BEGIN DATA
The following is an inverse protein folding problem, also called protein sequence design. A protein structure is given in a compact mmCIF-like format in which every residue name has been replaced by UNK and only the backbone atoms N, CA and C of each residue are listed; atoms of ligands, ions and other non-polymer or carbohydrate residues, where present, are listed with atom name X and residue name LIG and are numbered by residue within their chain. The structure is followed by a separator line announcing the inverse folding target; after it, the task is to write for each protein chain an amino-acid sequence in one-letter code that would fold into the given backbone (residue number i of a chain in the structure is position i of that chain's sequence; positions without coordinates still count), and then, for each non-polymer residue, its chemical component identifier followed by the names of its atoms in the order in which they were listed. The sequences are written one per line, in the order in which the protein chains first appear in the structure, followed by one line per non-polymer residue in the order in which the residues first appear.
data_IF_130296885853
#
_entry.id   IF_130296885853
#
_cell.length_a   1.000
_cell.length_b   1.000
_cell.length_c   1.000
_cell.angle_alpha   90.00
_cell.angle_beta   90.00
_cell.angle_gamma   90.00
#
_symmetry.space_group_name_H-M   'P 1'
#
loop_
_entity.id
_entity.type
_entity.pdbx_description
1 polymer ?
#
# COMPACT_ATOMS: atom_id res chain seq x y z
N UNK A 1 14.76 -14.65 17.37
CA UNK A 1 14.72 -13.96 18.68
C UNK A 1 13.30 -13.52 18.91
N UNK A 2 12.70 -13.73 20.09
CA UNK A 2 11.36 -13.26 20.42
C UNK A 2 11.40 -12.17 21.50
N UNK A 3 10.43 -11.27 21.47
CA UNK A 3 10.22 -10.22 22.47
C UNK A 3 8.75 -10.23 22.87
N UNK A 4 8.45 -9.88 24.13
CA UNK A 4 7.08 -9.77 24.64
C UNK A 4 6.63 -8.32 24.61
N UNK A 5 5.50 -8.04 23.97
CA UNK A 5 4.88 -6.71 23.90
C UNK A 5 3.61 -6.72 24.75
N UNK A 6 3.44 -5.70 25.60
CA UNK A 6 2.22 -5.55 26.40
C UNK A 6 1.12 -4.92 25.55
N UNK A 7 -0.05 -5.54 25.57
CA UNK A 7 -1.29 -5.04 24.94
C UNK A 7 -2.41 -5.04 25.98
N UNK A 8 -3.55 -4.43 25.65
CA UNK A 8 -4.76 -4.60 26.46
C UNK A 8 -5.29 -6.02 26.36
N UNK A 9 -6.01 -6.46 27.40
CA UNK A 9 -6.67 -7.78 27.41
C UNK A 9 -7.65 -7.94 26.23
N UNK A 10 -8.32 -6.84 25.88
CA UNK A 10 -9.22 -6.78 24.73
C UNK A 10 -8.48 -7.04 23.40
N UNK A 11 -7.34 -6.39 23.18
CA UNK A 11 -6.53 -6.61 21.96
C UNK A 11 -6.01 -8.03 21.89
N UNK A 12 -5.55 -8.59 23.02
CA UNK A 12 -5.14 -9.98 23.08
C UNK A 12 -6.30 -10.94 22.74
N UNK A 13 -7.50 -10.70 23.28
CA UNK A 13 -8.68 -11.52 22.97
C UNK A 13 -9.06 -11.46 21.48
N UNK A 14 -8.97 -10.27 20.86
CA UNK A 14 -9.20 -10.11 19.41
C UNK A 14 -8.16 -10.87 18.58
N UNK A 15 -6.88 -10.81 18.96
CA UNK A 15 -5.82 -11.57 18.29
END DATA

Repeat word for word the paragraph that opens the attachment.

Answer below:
The following is an inverse protein folding problem, also called protein sequence design. A protein structure is given in a compact mmCIF-like format in which every residue name has been replaced by UNK and only the backbone atoms N, CA and C of each residue are listed; atoms of ligands, ions and other non-polymer or carbohydrate residues, where present, are listed with atom name X and residue name LIG and are numbered by residue within their chain. The structure is followed by a separator line announcing the inverse folding target; after it, the task is to write for each protein chain an amino-acid sequence in one-letter code that would fold into the given backbone (residue number i of a chain in the structure is position i of that chain's sequence; positions without coordinates still count), and then, for each non-polymer residue, its chemical component identifier followed by the names of its atoms in the order in which they were listed. The sequences are written one per line, in the order in which the protein chains first appear in the structure, followed by one line per non-polymer residue in the order in which the residues first appear.